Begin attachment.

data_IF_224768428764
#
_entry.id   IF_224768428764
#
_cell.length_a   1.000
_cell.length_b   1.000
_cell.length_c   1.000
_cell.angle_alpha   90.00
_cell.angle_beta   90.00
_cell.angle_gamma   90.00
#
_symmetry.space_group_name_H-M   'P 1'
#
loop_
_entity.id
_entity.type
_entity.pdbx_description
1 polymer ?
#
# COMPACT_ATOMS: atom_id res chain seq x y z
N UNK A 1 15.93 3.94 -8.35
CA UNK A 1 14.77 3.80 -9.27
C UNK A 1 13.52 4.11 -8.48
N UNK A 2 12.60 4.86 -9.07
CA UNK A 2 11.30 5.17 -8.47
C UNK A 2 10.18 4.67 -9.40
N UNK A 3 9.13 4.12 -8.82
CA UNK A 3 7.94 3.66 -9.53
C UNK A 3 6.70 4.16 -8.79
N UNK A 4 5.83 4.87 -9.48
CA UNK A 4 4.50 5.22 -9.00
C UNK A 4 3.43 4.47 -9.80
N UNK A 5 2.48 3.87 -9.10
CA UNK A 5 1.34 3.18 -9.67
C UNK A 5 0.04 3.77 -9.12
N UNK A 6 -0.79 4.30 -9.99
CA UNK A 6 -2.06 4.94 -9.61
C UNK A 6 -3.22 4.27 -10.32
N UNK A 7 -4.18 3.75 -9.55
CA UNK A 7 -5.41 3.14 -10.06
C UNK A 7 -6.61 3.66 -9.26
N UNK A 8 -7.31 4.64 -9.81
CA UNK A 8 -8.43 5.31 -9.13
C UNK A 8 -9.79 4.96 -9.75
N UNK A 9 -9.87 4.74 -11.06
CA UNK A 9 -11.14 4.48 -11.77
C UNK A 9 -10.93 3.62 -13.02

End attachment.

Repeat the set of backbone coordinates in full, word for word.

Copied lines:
data_IF_224768428764
#
_entry.id   IF_224768428764
#
_cell.length_a   1.000
_cell.length_b   1.000
_cell.length_c   1.000
_cell.angle_alpha   90.00
_cell.angle_beta   90.00
_cell.angle_gamma   90.00
#
_symmetry.space_group_name_H-M   'P 1'
#
loop_
_entity.id
_entity.type
_entity.pdbx_description
1 polymer ?
#
# COMPACT_ATOMS: atom_id res chain seq x y z
N UNK A 1 15.93 3.94 -8.35
CA UNK A 1 14.77 3.80 -9.27
C UNK A 1 13.52 4.11 -8.48
N UNK A 2 12.60 4.86 -9.07
CA UNK A 2 11.30 5.17 -8.47
C UNK A 2 10.18 4.67 -9.40
N UNK A 3 9.13 4.12 -8.82
CA UNK A 3 7.94 3.66 -9.53
C UNK A 3 6.70 4.16 -8.79
N UNK A 4 5.83 4.87 -9.48
CA UNK A 4 4.50 5.22 -9.00
C UNK A 4 3.43 4.47 -9.80
N UNK A 5 2.48 3.87 -9.10
CA UNK A 5 1.34 3.18 -9.67
C UNK A 5 0.04 3.77 -9.12
N UNK A 6 -0.79 4.30 -9.99
CA UNK A 6 -2.06 4.94 -9.61
C UNK A 6 -3.22 4.27 -10.32
N UNK A 7 -4.18 3.75 -9.55
CA UNK A 7 -5.41 3.14 -10.06
C UNK A 7 -6.61 3.66 -9.26
N UNK A 8 -7.31 4.64 -9.81
CA UNK A 8 -8.43 5.31 -9.13
C UNK A 8 -9.79 4.96 -9.75
N UNK A 9 -9.87 4.74 -11.06
CA UNK A 9 -11.14 4.48 -11.77
C UNK A 9 -10.93 3.62 -13.02